Although I might be a bit more tolerant of rank-chasing, I can understand why some are less tolerant of it. Fair point.Rank grubbers and rank chasers are bad enough. Those are the people who skip around from instructor to instructor in order to get promotions that their actual instructors didn't see fit to give them. There is supposed to be protocol for how to switch instructors, but alas many do not follow it either. But at least these people did get their original training in Kajukenbo even if their ethics aren't what they ought to be.
I agree with making cross-ranked beneficiaries, honorary -- at least initially.Those that are cross ranked in anything but an honorary capacity are essentially invisible to me. I don't count them any more than I would someone commiting any other type of fraud. Abraham Lincoln used to ask people "If you call a tail a leg, how many legs does a dog have?" When they answered "Five" he would give them a disgusted look at say, "Four! Calling a tail a leg doesn't make it a leg!" So when I see someone that has been cross ranked to me they are still a tail and not a leg at all.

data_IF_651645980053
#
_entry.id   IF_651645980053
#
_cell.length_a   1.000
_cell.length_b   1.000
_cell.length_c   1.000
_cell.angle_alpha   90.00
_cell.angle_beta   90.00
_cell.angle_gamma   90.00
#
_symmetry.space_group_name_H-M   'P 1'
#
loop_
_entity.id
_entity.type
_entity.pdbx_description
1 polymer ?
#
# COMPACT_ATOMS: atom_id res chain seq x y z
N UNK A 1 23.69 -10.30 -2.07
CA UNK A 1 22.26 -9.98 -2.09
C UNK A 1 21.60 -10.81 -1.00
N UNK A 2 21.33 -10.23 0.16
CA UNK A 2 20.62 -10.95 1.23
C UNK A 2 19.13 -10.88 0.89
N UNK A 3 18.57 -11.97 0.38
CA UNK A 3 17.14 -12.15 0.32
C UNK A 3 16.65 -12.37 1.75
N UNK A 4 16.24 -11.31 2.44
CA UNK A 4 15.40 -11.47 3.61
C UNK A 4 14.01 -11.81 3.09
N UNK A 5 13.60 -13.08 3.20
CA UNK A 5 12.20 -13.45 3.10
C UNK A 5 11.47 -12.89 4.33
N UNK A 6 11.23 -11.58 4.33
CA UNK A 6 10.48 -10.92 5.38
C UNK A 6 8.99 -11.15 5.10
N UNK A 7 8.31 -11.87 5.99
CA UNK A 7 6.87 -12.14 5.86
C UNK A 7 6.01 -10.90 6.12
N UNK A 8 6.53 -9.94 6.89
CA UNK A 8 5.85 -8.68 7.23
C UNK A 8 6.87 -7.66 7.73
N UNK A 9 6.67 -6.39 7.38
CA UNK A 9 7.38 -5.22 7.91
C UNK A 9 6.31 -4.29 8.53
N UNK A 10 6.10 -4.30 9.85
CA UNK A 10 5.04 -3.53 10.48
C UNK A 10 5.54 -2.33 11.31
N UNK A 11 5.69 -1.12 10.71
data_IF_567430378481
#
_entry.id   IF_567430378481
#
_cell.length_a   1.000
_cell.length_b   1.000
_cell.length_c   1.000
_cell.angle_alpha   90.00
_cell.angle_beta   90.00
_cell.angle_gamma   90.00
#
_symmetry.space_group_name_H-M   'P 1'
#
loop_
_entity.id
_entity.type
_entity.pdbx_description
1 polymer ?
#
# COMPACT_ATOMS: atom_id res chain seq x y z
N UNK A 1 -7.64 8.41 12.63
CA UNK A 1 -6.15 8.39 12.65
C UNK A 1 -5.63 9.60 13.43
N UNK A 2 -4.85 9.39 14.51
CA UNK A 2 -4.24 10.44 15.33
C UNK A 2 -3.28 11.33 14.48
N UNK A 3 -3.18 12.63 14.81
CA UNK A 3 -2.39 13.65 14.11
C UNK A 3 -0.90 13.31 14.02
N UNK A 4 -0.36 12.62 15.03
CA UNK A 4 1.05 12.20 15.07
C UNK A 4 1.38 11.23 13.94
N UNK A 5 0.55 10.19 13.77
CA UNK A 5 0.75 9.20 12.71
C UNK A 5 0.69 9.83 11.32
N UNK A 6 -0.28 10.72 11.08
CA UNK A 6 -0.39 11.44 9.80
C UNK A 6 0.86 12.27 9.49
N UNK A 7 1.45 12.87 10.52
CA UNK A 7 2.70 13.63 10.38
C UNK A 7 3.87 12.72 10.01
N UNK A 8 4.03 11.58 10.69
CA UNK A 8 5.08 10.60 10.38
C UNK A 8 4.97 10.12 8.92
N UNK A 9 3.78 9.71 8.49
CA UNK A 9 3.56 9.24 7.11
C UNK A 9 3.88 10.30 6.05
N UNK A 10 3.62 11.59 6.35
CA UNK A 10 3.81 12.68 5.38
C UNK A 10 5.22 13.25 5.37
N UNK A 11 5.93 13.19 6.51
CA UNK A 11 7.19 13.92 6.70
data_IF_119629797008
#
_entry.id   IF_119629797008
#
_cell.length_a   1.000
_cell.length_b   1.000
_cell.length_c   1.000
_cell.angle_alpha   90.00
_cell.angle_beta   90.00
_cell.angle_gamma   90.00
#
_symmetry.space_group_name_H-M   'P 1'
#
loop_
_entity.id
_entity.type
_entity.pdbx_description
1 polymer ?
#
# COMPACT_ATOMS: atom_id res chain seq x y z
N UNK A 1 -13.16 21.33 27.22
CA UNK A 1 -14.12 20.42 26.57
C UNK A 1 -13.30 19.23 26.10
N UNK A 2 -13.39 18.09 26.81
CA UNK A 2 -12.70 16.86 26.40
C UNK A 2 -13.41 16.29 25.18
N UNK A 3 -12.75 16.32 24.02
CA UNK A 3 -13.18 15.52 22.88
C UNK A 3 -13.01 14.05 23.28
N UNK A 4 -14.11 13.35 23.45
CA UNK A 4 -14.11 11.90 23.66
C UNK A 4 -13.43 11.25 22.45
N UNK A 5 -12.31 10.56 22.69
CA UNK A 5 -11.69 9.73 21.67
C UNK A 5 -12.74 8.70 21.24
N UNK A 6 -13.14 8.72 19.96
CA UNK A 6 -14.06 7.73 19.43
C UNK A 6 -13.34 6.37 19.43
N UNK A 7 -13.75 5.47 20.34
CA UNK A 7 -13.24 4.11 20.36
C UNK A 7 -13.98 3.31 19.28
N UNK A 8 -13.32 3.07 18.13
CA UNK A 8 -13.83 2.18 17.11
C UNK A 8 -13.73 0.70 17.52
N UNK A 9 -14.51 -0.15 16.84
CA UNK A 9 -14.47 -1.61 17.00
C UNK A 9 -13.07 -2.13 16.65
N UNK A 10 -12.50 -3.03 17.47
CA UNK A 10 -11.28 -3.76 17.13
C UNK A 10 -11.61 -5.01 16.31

Your proposals for how to handle "amnesty" or anything else have the unfortunate problem of being unenforceable. Those that are vested in they way things are will never change and put themselves under any unified rules like that. Even when Sijo established the BOA for 8th and 9th degree promotions for KSDI, there was a group of malcontents who felt they ought to be able to get rank in KSDI anyways and formed their own group and promoted themselves with KSDI certificates. I don't acknowledge their rank either. They too are "tails" rather than "legs" regardless of what the try to tell themselves and others. But it makes my point about the inability to ever enforce these things.
Yeah, there will be those who are vested in the status quo. But the way for things to change is to be smarter than those who don't want it. Being content to simply stand back and cast judgment from a distance might offer some personal satisfaction, but it does nothing in terms of moving forward. It's, ironically, the same investment in the status quo.
People from outside of Kajukenbo agree to be cross-ranked, then they obviously want to be a part of Kajukenbo. And if they're willing to be supervised and regulated while they learn it, become seasoned in it, and teach it, then it's better than what we had before.